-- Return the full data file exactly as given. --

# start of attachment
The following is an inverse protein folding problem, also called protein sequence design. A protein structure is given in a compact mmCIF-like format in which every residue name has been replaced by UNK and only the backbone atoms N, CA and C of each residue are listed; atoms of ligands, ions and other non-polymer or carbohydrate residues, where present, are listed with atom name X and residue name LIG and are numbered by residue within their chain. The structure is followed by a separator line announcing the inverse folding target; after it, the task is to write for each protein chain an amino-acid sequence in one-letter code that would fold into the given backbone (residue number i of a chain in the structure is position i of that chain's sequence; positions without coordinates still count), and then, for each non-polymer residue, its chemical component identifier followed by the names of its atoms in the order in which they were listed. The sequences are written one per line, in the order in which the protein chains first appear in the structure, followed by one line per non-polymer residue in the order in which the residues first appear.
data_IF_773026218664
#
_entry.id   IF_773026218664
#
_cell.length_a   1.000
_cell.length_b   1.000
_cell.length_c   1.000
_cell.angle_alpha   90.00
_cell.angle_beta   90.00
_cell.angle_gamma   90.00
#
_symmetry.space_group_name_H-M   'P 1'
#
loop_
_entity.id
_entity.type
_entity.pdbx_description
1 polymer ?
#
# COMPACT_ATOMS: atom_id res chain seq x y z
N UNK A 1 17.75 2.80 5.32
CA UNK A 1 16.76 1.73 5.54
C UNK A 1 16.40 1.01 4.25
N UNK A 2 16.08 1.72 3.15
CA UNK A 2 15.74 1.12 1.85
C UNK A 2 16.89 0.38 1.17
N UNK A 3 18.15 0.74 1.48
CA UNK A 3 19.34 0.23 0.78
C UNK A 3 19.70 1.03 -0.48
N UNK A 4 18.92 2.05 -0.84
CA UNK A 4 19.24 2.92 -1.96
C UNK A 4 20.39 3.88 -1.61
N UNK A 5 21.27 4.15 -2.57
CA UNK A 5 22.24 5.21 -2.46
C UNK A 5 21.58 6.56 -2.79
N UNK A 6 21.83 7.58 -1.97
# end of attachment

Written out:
The following is an inverse protein folding problem, also called protein sequence design. A protein structure is given in a compact mmCIF-like format in which every residue name has been replaced by UNK and only the backbone atoms N, CA and C of each residue are listed; atoms of ligands, ions and other non-polymer or carbohydrate residues, where present, are listed with atom name X and residue name LIG and are numbered by residue within their chain. The structure is followed by a separator line announcing the inverse folding target; after it, the task is to write for each protein chain an amino-acid sequence in one-letter code that would fold into the given backbone (residue number i of a chain in the structure is position i of that chain's sequence; positions without coordinates still count), and then, for each non-polymer residue, its chemical component identifier followed by the names of its atoms in the order in which they were listed. The sequences are written one per line, in the order in which the protein chains first appear in the structure, followed by one line per non-polymer residue in the order in which the residues first appear.
data_IF_773026218664
#
_entry.id   IF_773026218664
#
_cell.length_a   1.000
_cell.length_b   1.000
_cell.length_c   1.000
_cell.angle_alpha   90.00
_cell.angle_beta   90.00
_cell.angle_gamma   90.00
#
_symmetry.space_group_name_H-M   'P 1'
#
loop_
_entity.id
_entity.type
_entity.pdbx_description
1 polymer ?
#
# COMPACT_ATOMS: atom_id res chain seq x y z
N UNK A 1 17.75 2.80 5.32
CA UNK A 1 16.76 1.73 5.54
C UNK A 1 16.40 1.01 4.25
N UNK A 2 16.08 1.72 3.15
CA UNK A 2 15.74 1.12 1.85
C UNK A 2 16.89 0.38 1.17
N UNK A 3 18.15 0.74 1.48
CA UNK A 3 19.34 0.23 0.78
C UNK A 3 19.70 1.03 -0.48
N UNK A 4 18.92 2.05 -0.84
CA UNK A 4 19.24 2.92 -1.96
C UNK A 4 20.39 3.88 -1.61
N UNK A 5 21.27 4.15 -2.57
CA UNK A 5 22.24 5.21 -2.46
C UNK A 5 21.58 6.56 -2.79
N UNK A 6 21.83 7.58 -1.97